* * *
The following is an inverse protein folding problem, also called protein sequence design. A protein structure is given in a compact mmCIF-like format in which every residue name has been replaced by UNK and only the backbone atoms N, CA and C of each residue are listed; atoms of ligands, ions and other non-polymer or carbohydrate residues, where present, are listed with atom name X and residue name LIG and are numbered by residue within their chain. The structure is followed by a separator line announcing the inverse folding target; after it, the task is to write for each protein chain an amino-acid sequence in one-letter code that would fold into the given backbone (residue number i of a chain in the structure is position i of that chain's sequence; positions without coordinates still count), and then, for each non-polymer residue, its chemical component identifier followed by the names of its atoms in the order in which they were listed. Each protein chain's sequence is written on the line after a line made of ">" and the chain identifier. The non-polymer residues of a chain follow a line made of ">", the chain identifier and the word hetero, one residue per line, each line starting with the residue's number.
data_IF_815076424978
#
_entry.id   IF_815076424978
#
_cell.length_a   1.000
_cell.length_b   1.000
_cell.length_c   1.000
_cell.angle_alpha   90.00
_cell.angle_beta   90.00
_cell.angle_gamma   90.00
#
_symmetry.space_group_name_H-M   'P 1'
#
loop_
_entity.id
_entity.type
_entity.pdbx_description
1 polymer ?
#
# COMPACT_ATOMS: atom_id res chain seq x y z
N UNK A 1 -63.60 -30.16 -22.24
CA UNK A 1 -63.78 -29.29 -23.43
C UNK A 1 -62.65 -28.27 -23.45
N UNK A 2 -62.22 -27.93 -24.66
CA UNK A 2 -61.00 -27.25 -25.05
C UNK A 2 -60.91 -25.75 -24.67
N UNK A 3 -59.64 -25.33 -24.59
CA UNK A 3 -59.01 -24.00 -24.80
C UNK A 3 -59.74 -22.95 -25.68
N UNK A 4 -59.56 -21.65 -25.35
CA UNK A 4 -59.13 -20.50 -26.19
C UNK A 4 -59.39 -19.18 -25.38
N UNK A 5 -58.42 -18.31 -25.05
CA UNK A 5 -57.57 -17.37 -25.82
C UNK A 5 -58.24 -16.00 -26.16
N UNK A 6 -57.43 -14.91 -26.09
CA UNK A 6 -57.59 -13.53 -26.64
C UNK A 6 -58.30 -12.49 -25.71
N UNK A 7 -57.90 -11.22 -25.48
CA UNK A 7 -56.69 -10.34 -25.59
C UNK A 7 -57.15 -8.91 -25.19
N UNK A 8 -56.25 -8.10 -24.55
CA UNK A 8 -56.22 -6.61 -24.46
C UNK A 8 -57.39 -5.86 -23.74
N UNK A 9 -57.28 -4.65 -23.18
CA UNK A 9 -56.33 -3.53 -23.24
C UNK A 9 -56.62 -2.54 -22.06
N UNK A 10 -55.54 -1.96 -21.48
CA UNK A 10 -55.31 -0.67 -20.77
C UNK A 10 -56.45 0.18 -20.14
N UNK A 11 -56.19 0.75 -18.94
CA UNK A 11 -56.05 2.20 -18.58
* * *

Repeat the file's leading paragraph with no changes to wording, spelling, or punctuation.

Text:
The following is an inverse protein folding problem, also called protein sequence design. A protein structure is given in a compact mmCIF-like format in which every residue name has been replaced by UNK and only the backbone atoms N, CA and C of each residue are listed; atoms of ligands, ions and other non-polymer or carbohydrate residues, where present, are listed with atom name X and residue name LIG and are numbered by residue within their chain. The structure is followed by a separator line announcing the inverse folding target; after it, the task is to write for each protein chain an amino-acid sequence in one-letter code that would fold into the given backbone (residue number i of a chain in the structure is position i of that chain's sequence; positions without coordinates still count), and then, for each non-polymer residue, its chemical component identifier followed by the names of its atoms in the order in which they were listed. Each protein chain's sequence is written on the line after a line made of ">" and the chain identifier. The non-polymer residues of a chain follow a line made of ">", the chain identifier and the word hetero, one residue per line, each line starting with the residue's number.